Friday, January 22, 2010

Blowback on Wall Street from Scott Brown's election in Massachusetts

A problem with blowback is you can't be sure what it will hit. Scott Brown's election as the senator from Massachusetts to replace Ted Kennedy was blowback from the Obama administration's inattentiveness to the independent voters who put it in office. But that election led the administration to cater to those same independents by shifting focus away from health insurance reform and back toward Wall Street.

The big money lobbyists almost pulled it off. A quiet, but determined lobbying effort in the second half of 2009 had persuaded the administration and Congress to slide financial regulatory reform toward the back burner. Most Democratic political capital was committed to reforming health insurance. The Republicans, realizing that the Dems were tied up with Washington problems, set an ambush in Massachusetts. Just as inattentive deer don't survive the time in the fall when a lot of people wearing blaze orange enter the woods, Martha Coakley and the Dems paid the price for not staying alert.

Then, Barack Obama demonstrated why he was elected President. Two days after the debacle, the President announced a proposal to place new restrictions on the activities of big banks designed to prevent them from using federally insured deposits or loans from the Federal Reserve to engage in risky and speculative activities. Remember that last week, the administration proposed a tax that would fall primarily on big banks' short term borrowings (excluding customer deposits), thus discouraging them from using fast money leverage. Taking these two initiatives together, big banks will have powerful incentives to formally split their depositary and investment banking operations. Add the extensive regulation of bank holding companies that exists and the increased holding company regulation that may well be on the way, and you have a regulatory mix that would encourage a complete corporate breakup between depositary banks offering federally insured deposits and the Masters of the Universe who do the wild and woolly stuff.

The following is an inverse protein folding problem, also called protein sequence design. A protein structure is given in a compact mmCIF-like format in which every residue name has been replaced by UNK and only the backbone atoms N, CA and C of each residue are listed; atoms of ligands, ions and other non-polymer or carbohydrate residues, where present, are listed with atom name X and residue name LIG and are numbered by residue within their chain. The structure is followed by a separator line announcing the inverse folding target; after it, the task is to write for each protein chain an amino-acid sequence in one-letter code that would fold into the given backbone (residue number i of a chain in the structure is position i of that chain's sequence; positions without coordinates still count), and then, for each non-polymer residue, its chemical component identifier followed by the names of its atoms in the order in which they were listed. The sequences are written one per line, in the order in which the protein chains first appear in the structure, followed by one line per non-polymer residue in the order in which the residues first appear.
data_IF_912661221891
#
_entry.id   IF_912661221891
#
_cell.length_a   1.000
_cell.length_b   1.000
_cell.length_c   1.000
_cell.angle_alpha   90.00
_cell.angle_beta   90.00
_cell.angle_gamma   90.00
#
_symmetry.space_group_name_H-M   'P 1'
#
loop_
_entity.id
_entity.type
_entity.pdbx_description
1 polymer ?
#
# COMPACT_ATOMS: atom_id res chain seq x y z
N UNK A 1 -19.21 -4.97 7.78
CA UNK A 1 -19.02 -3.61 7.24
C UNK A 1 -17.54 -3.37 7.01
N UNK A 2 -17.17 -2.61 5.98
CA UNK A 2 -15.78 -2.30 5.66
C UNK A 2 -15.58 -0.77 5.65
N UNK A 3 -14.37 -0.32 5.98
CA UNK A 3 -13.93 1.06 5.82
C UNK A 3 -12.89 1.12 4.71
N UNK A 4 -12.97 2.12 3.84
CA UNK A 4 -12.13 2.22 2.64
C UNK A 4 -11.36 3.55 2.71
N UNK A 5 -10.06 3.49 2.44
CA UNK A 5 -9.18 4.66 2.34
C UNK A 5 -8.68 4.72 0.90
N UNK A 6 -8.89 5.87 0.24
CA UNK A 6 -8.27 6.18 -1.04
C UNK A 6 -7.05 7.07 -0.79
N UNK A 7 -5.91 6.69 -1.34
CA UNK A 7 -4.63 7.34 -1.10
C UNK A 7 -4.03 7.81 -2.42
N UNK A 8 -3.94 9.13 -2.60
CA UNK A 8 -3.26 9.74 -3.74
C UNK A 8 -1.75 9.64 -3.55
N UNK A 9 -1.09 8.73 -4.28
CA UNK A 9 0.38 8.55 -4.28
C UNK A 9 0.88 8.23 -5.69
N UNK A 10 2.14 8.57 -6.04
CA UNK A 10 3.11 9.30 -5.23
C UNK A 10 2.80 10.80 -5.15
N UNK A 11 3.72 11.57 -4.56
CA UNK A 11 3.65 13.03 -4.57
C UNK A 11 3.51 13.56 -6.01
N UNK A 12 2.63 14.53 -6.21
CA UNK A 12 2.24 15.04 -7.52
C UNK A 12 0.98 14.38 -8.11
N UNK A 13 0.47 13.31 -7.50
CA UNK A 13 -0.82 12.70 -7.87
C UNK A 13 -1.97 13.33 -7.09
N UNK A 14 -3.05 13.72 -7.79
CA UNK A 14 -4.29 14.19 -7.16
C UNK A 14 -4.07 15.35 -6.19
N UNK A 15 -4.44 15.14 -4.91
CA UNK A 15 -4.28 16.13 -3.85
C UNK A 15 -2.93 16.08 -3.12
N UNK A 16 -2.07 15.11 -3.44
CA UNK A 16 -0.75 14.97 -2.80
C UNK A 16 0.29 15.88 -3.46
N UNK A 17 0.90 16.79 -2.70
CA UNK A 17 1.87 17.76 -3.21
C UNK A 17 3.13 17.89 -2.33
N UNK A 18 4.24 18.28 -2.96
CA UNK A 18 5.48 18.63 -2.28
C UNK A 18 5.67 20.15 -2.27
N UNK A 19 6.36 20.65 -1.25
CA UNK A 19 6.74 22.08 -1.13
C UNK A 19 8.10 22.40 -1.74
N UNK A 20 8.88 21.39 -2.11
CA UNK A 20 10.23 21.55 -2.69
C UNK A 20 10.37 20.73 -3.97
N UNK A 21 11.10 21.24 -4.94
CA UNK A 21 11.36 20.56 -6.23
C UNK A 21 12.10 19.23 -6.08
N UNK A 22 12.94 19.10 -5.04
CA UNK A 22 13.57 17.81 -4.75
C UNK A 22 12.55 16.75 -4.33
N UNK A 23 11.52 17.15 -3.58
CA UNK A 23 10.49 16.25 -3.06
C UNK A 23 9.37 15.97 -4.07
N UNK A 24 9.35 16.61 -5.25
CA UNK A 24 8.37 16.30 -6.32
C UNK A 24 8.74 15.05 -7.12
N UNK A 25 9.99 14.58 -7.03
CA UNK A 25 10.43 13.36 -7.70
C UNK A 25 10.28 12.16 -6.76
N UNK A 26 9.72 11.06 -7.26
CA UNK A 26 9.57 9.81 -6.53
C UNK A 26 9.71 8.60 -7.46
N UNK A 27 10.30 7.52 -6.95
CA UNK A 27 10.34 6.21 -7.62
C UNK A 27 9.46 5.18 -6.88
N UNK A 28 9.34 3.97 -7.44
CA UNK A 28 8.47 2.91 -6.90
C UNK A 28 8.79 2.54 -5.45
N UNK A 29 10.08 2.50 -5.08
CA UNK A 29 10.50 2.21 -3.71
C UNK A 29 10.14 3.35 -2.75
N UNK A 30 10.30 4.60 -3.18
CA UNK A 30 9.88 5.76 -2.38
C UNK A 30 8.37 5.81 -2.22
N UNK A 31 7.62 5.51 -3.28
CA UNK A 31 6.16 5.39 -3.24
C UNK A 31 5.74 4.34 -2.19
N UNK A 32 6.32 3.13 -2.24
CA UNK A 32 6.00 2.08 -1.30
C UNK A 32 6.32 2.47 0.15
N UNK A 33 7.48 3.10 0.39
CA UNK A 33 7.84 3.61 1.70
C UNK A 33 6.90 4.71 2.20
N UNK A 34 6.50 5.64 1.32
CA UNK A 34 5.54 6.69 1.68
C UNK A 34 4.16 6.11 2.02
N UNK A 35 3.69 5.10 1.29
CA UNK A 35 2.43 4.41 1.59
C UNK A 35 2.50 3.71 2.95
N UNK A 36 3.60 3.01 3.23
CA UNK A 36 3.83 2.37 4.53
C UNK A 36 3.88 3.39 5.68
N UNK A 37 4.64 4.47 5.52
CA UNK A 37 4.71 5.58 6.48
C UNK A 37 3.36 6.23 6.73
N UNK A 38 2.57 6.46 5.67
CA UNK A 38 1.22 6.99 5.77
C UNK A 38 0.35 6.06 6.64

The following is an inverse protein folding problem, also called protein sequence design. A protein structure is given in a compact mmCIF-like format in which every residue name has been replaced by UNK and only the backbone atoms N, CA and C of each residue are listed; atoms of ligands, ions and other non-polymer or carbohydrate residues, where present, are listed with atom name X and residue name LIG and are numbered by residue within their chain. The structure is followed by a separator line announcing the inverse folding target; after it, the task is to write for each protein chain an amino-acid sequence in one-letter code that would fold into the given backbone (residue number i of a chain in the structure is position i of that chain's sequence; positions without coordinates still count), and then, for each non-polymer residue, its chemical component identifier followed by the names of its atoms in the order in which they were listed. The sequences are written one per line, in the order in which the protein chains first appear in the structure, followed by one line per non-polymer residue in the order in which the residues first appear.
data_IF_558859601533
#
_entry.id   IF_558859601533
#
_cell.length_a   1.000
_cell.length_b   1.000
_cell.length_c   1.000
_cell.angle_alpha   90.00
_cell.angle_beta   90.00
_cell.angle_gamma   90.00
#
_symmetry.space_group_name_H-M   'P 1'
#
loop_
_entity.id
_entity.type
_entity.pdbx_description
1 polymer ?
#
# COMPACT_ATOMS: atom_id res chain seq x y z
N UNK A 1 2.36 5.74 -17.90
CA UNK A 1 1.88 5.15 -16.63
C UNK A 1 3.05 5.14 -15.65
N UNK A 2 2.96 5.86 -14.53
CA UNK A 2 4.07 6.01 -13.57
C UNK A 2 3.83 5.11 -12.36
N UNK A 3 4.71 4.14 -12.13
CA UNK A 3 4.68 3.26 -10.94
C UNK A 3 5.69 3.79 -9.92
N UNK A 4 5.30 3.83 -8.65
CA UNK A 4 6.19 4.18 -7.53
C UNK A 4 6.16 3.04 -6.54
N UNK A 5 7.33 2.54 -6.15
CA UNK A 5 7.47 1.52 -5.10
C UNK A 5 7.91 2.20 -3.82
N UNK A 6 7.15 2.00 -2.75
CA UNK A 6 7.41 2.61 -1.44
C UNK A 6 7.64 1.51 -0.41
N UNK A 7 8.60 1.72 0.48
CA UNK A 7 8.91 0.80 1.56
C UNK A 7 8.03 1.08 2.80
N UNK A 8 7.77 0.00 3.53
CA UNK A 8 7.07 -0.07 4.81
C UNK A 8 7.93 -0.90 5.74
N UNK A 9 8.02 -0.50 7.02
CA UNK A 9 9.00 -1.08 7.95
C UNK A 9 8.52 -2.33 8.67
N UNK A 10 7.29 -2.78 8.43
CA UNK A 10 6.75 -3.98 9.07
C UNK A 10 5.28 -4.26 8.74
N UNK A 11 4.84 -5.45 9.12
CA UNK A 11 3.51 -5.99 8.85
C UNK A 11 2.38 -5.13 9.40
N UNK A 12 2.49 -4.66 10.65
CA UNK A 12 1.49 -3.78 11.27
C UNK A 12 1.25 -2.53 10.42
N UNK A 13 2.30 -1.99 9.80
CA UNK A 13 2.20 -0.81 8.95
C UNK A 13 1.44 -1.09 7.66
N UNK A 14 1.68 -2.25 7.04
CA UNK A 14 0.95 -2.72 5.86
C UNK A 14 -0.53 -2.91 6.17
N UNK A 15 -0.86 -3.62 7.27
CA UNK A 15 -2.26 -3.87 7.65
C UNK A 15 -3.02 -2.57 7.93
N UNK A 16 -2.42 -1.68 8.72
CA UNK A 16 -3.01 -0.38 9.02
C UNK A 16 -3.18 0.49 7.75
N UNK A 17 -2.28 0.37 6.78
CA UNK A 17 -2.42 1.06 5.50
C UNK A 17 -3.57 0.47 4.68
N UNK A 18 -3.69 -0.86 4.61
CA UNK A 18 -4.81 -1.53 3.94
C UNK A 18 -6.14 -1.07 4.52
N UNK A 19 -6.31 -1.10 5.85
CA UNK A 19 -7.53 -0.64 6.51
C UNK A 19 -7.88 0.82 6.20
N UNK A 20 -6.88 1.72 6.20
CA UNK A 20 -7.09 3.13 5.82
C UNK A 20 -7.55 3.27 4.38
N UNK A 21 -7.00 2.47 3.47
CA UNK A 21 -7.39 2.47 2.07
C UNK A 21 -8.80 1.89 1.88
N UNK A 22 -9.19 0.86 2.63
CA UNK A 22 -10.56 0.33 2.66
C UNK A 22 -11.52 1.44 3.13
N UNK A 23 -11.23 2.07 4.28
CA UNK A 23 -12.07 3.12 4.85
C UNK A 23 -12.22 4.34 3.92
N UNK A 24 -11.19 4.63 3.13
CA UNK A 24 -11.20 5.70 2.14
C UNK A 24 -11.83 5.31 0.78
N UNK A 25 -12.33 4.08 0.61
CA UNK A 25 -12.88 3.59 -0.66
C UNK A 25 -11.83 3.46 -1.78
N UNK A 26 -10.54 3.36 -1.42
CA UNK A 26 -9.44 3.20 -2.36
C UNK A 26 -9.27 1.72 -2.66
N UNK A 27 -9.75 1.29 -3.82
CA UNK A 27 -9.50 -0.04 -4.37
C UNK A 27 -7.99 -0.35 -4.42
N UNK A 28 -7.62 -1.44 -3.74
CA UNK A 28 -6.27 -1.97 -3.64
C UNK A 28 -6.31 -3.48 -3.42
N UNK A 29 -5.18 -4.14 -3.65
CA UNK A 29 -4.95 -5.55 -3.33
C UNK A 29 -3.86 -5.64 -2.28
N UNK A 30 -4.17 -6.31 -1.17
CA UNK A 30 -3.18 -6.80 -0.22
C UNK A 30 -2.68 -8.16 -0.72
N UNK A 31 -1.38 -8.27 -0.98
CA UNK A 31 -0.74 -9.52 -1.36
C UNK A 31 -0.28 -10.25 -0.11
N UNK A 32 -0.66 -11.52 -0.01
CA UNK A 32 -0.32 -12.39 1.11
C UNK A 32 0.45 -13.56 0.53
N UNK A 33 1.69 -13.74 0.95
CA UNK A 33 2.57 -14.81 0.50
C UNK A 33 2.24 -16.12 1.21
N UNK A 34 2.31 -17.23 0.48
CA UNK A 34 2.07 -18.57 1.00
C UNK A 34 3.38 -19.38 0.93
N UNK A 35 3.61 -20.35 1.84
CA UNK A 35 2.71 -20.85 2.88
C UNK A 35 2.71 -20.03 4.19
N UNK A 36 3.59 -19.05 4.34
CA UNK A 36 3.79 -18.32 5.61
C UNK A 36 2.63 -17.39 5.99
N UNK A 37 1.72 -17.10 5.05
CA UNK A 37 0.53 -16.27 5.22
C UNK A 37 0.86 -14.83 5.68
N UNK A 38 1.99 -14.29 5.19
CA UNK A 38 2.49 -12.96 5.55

Yesterday, the political theater was vivid, with Paul Volcker standing next to the President as he announced the proposal to revive, sub silentio, the Glass-Steagel Act. Volcker, a former Chairman of the Federal Reserve and an unyielding proponent of increased prudential regulation for banking, is widely reported to have been in the Democrats' gulag for the past year. It seems that Scott Brown unintentionally got Volcker sprung, and along with him serious intent to crack down on Wall Street.

That wasn't quite what the Republican agents provocateurs assisting Brown intended, either. But they placed their chips on the outrage of independents. Those who live by populist ire die by populist ire. Wall Street stands shoulder to shoulder with the federal government as a target of independents. The President and his aides know this, and they have turned their agenda on a dime to steer the pitchforks toward the big banks. If the Republicans use their 41-vote minority in the Senate to block the new, improved financial regulatory reform proposal, they will find themselves on the wrong side of pickup truck-driving insurgents. It's very unpleasant to be hit by a pickup truck.

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